It has just been two years, when India lost to Pakistan by 180 runs in the Champions Trophy finals at “The Oval” ground on June 18, 2017. And two years hence, now, in the 2019 World Cup match, India beat Pakistan by 89 runs at Old Trafford on June 16, 2019.
In that match, Pakistan had scored 338 runs while India folded up for 158 runs in just 30.3 overs. In the WC match, Indian scored 336 runs and Pakistan could only manage 212 in the truncated 40 overs for 6 wickets.
The revenge was sweet for the Indian team, specifically since the two teams in these matches were similar.
As Kohli matures
Even though the time has been short, but a lot has happened in these two years. India has chosen to develop itself into a team which believes in pursuing and beating the opposition in a clinical fashion. They were an aggressive lot in 2017. They are an efficient team now. 2017 were the early days for Kohli as a captain and he was trying to fit in so he could lead. Over the years, things have changed.
Between Dhoni and Kohli, that has been the main difference. Dhoni just knew how to win. Kohli works on everything methodically. His fitness, his percentages, his running, his fielding, his diet, his regimen. While Dhoni was and is a natural and works hard, Kohli has it down to a science. That is why you hear him (and others in the team) always refer to their win as “clinical”. That characterization is deliberate and symptomatic of how the Indian cricket team has changed.
Nothing is now left to mere talent or chance or ability to complete the match with audacious sixes off the last 2 balls. Don’t get me wrong – those matter. And, they have a place in the strategy. But in cases where things just don’t work the way they were planned for the entire innings.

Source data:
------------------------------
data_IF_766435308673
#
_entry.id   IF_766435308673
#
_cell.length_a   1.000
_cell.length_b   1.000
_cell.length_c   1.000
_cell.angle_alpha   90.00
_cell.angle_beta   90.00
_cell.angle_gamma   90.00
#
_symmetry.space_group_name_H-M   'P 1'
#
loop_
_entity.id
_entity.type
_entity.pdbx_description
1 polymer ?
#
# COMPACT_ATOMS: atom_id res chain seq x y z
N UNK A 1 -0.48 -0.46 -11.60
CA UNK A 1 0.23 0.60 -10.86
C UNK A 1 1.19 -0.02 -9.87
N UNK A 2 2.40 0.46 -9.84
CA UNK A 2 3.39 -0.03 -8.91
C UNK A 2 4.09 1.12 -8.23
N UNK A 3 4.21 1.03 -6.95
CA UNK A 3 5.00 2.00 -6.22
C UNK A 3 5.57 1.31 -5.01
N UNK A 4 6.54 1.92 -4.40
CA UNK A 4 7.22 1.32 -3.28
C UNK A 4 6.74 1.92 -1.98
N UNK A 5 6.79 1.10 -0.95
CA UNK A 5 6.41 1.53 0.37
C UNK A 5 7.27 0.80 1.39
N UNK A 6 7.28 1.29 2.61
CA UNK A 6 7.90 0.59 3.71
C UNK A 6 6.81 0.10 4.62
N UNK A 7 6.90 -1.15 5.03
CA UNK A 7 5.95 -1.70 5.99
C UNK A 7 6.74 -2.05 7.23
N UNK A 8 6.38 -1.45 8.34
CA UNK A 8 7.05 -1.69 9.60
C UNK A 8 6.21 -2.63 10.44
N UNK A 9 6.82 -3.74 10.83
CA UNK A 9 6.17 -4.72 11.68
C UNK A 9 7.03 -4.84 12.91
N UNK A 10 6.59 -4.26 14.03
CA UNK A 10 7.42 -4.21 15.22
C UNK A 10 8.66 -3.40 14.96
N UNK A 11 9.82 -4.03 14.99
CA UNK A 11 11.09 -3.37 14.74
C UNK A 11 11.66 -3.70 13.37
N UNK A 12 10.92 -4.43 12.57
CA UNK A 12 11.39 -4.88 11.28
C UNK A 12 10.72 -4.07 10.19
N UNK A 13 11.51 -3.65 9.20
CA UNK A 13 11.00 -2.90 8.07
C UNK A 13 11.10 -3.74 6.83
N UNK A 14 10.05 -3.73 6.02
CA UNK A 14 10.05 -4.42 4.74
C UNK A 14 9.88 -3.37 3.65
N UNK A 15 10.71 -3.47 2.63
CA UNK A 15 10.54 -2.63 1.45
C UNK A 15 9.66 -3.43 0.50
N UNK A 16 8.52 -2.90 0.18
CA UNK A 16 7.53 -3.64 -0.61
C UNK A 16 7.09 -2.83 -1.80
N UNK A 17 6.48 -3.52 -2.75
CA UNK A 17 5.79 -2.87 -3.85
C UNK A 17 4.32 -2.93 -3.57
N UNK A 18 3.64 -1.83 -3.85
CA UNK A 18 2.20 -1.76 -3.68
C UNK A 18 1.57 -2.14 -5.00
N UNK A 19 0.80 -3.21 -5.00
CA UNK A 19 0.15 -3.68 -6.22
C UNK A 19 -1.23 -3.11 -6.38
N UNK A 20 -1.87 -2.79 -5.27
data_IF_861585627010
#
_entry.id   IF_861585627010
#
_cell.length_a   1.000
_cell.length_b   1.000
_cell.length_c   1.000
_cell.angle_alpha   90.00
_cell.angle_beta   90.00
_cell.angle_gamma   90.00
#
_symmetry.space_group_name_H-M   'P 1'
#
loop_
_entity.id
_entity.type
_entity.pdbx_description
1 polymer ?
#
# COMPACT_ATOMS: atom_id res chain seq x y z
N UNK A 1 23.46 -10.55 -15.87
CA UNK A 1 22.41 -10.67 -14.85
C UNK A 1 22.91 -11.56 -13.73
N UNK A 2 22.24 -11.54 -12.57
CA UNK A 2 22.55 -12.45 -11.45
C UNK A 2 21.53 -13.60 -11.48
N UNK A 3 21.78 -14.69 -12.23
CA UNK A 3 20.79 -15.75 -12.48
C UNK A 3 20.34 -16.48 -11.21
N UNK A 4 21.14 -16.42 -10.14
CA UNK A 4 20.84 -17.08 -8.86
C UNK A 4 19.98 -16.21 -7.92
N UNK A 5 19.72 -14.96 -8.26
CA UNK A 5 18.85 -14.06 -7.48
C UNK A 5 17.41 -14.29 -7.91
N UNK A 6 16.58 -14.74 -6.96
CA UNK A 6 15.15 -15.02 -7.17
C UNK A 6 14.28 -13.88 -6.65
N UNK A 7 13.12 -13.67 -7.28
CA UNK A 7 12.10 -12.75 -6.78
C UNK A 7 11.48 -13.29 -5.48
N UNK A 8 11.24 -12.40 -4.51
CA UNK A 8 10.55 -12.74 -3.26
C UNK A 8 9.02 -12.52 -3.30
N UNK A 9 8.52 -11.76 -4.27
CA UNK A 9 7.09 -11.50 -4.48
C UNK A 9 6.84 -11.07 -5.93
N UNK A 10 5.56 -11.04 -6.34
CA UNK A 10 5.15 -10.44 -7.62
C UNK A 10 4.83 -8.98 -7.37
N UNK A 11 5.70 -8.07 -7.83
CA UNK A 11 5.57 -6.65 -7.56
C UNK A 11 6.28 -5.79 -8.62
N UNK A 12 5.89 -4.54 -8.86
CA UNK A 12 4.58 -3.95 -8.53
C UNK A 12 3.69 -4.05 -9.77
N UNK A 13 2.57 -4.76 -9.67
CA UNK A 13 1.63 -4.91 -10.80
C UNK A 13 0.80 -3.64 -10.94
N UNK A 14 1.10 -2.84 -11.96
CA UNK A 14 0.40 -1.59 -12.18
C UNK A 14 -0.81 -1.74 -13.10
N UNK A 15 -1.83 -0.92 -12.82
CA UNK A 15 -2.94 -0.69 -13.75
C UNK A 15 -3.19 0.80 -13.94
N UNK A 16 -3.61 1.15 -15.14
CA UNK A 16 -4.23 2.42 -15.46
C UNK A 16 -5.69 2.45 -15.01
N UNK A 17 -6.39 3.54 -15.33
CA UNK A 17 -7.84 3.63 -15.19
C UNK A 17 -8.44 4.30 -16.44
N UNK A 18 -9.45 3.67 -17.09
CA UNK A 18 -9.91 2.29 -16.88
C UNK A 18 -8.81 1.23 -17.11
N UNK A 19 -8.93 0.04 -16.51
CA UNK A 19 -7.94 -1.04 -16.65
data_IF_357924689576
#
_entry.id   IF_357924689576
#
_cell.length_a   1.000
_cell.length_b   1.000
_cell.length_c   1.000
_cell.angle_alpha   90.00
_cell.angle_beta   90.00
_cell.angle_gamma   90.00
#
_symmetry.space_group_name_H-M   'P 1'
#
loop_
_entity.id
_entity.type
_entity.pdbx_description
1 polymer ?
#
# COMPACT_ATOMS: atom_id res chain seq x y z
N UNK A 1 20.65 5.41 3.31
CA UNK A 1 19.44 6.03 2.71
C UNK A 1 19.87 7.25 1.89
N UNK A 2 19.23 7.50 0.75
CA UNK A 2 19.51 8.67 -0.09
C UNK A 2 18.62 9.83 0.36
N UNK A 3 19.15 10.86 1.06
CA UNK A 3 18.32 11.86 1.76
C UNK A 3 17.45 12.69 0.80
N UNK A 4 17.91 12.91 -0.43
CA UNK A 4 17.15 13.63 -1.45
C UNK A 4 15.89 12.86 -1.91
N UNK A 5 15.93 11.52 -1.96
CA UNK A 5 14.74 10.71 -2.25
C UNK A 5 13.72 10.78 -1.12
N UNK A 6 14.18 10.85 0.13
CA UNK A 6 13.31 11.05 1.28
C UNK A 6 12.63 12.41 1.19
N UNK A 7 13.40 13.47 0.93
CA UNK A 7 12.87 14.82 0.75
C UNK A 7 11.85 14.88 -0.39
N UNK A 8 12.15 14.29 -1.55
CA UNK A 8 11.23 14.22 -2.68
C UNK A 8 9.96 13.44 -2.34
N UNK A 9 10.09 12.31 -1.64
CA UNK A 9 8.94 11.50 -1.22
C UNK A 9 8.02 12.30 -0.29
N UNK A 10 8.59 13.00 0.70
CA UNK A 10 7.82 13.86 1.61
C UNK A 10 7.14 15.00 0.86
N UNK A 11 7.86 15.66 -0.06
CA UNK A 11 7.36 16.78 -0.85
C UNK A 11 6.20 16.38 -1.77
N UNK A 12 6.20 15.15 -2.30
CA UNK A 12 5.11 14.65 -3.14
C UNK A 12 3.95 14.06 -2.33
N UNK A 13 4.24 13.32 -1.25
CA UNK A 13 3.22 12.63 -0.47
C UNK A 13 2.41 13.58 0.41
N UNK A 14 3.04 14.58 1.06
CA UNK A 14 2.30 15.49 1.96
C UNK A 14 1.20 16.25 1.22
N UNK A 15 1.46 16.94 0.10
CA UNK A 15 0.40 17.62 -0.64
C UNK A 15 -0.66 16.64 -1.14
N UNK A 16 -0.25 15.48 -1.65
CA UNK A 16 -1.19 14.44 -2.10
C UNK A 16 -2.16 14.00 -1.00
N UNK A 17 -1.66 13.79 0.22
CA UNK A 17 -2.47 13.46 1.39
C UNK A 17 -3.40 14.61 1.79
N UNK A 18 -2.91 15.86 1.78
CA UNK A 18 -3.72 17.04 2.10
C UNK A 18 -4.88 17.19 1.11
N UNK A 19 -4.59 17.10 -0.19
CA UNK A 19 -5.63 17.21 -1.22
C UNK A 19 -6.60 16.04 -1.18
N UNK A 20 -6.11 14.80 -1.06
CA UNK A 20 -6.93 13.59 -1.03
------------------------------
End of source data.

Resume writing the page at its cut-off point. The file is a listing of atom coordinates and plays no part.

There was a situation in this World Cup’s Pakistan encounter, where after Bhuvaneshwar Kumar had to go out due to hamstring and everyone was waiting to hear what was the report back. “Will he be able to bowl or not?” was the question. After all, Bhuvi was bowling really well and the main strike bowler. Losing your main strike bowler after bowling just 2.4 overs is a blow for any team in a World cup, specifically in a match that is so crucial as an India-Pakistan World Cup match.
Setbacks are factored in
So Mohammad Shami came with a bottle of water for Virat Kohli to give him the diagnosis and apparently told him that Bhuvi will not be able to bowl anymore. At that time, Kohli’s reaction was phenomenal and very instructive. He had a normal calm look and gave him a thumbs up and went about his job. And then between Hardik Pandya and Vijay Shankar, he got what he wanted. These two bowlers actually took 4 wickets at a fairly good economy rate! That is what “clinical” looks like.
There are setbacks and bad decisions in any match. The idea is to not let them impact the team or the tempo. In this game for example, apart from Bhuvaneshwar’s injury, there were many other needless issues.
- Of course, Virat lost the toss
- Shikhar Dhawan, the centurion from the past match and a settled opener in great form was injured as well and not playing.
- Rohit played the most stupid of shots even when he was playing a phenomenal innings
- Virat Kohli walked off the wicket even when he had not played the ball – for a caught behind, and even when the umpire had not given him out!
- Finally, Indians missed the review for Babar Azam for his lbw, where he was out.
Any one of these 6 situations (incl Bhuvi of course) can derail any team. But not Kohli’s India team. They were…. well, Clinical.
It is not that this team has not lost matches. It has. Some of them were rather ignominious. Specifically the ones in India, where the team was defeated in 3 matches by Australia after winning 2 initial matches. However, the way India played a much stronger Aussie team (even with Mitchell Starc, Steve Smith and David Warner, those who were missing in India) in the World Cup showed that deep research went into the strengths and weaknesses of the Australian team. The team learned from its mistakes. That is what a team that wants to have ‘clinical ways’ does.